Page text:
When ordering food delivery services, Puerto Ricans are showing a preference for the convenience and flexibility offered by mobile digital platforms, Uber officials said.
Anchored in state-of-the-art technology that is easy to use, these platforms have transformed the prepared food industry, helping to develop the business ecosystem and empowering consumers with more options to match their tastes, said Daniel Monge, operations manager for Uber Eats in Central America and the Caribbean.
“Just over a year since we entered Puerto Rico, we have radically transformed and expanded the way Puerto Ricans consume and enjoy their favorite restaurants,” he said.
“The acceptance of the app among participating restaurants and users is a demonstration of how technology is increasingly integrated into the day-to-day life of contemporary societies,” Monge said.
Uber Eats currently supports more than 600 local and international restaurant chains through the app. Many are establishments that previously did not have delivery service and now they can through the app.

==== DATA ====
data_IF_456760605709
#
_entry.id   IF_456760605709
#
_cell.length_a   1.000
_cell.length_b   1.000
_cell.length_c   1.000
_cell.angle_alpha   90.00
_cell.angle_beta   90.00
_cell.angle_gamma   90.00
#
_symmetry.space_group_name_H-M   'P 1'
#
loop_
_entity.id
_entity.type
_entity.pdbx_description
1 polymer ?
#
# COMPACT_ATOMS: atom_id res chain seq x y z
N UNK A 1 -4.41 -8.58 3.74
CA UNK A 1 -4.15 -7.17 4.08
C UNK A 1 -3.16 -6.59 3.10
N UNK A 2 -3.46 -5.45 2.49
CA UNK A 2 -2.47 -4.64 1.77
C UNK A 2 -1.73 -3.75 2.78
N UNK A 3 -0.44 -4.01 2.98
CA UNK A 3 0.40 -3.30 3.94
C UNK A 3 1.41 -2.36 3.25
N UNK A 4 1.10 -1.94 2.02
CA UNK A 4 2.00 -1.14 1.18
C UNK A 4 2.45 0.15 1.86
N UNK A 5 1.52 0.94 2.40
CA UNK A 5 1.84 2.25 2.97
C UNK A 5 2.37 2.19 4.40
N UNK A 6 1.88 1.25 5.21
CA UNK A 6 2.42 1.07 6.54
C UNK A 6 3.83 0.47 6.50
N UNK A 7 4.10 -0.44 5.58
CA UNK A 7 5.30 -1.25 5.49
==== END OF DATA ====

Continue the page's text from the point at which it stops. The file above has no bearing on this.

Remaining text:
“Technology has been instrumental in the growth of existing restaurants and even the creation of new businesses. In addition, Uber Eats has positively impacted the supplementary finances of the distribution partners, who generate additional income through the app,” Monge said.
Antonio Aguilar, co-owner of Nacho Libre restaurant said its original business model never contemplated delivery service, as it entails other investments and step outside its original concept.
“Uber Eats allows us to enter this segment without having to make major adjustments to our model.
Since we joined the app six months ago we have experienced an increase in sales and expanded our clientele that now includes people who cannot normally reach our restaurants,” Aguilar said.
Uber Eats has been competing head-on with a number of other food delivery apps on the island, including Dame un Bite, Uva, Ron Pon, and the newest player, Door Dash. Last week, another competitor, Spanish food delivery service Glovo, announced it would exit the Puerto Rico market on Feb. 10.